Primitive nervous system - nerve net, Biology

Primitive Nervous System - Nerve Net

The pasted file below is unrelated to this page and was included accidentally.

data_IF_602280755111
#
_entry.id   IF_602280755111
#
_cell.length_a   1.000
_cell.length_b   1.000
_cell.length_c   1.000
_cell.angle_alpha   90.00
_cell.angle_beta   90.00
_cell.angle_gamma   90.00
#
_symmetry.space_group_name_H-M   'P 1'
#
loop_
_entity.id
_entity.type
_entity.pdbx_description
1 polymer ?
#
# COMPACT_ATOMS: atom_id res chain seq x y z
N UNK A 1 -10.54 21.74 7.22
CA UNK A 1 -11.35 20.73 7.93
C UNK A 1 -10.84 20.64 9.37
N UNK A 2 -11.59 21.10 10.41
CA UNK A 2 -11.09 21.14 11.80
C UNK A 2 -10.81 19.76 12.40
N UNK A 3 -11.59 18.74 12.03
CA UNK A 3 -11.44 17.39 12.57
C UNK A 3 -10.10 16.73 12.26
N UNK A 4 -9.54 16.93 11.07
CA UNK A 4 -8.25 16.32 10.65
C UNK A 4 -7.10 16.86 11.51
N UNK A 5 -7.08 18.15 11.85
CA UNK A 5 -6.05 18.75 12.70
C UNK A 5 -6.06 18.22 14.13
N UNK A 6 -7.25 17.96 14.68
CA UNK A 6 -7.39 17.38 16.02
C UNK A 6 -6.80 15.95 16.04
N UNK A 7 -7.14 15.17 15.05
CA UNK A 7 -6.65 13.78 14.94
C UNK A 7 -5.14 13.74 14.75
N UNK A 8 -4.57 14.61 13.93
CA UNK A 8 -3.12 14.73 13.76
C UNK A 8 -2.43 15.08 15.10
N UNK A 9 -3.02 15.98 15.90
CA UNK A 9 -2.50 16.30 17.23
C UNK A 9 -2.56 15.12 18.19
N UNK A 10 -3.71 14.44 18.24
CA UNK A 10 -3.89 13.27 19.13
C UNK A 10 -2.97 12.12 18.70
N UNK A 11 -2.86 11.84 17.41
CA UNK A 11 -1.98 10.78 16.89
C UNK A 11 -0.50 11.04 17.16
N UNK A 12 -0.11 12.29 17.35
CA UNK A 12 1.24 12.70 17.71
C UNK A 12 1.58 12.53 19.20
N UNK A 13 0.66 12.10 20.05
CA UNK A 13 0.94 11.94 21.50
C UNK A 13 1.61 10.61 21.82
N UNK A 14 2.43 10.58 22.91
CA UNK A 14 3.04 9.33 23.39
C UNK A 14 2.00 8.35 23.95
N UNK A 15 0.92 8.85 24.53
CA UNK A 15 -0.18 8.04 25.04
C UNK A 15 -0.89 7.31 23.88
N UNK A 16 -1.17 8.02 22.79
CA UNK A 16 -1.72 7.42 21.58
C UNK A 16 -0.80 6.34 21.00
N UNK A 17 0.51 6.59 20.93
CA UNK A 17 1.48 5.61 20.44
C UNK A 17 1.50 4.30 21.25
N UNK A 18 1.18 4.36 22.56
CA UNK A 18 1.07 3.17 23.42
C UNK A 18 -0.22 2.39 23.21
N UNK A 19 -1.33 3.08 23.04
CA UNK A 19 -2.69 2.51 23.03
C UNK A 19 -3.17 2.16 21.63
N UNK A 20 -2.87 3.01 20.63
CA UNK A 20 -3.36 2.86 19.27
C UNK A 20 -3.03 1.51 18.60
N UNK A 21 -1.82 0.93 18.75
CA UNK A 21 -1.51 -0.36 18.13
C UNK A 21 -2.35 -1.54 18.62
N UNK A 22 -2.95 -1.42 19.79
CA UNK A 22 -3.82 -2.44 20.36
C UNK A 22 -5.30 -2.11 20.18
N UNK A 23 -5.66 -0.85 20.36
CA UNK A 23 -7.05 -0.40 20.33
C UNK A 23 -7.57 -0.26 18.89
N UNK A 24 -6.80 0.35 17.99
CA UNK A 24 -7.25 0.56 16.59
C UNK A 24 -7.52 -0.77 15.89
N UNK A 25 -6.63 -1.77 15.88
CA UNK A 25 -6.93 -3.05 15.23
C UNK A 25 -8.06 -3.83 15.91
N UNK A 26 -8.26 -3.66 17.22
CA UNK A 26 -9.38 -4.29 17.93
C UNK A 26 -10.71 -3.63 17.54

A nervous system creates its appearance for the first time in the phylogeny among Cnidaria. In this group the nerve cells make an irregular nerve net or plexus. In hydras we have a simple condition. The nerve net is build up of bipolar or tri-polar and rarely multi-polar neurons. The sensory nerve cells are distributed in between the epithelial cells; they send their nerve fibers to the sub-epithelial nerve plexus. The plexus is located beneath the epidermis. In hydroid polyps the plexus is concentrated around the mouth, suggesting the beginning of a centralised nervous system. Several cnidarians have more complicated nerve nets; for example they may have as well as gastro dermal nerve net within the gastrodermis in addition to the epidermal nerve net like in sea anemones. A double nerve net in the same body layer is also common in some coelenterates. There is quite a lot of autonomy, in that, isolated parts of the animal behave as if parts of the body. There is no central controlling mechanism apparently because there is no distinct central nervous system. It is as well poor in specific responses to particular stimuli. Transmission is un-polarised, in that impulse can be transmitted in either direction along the synapse not like in higher animals. This occurs because both terminals secrete transmitter substance. So the nerve plexus in this group shows diffuse, un-polarized transmission, autonomy of parts and scarcity of reflexes.

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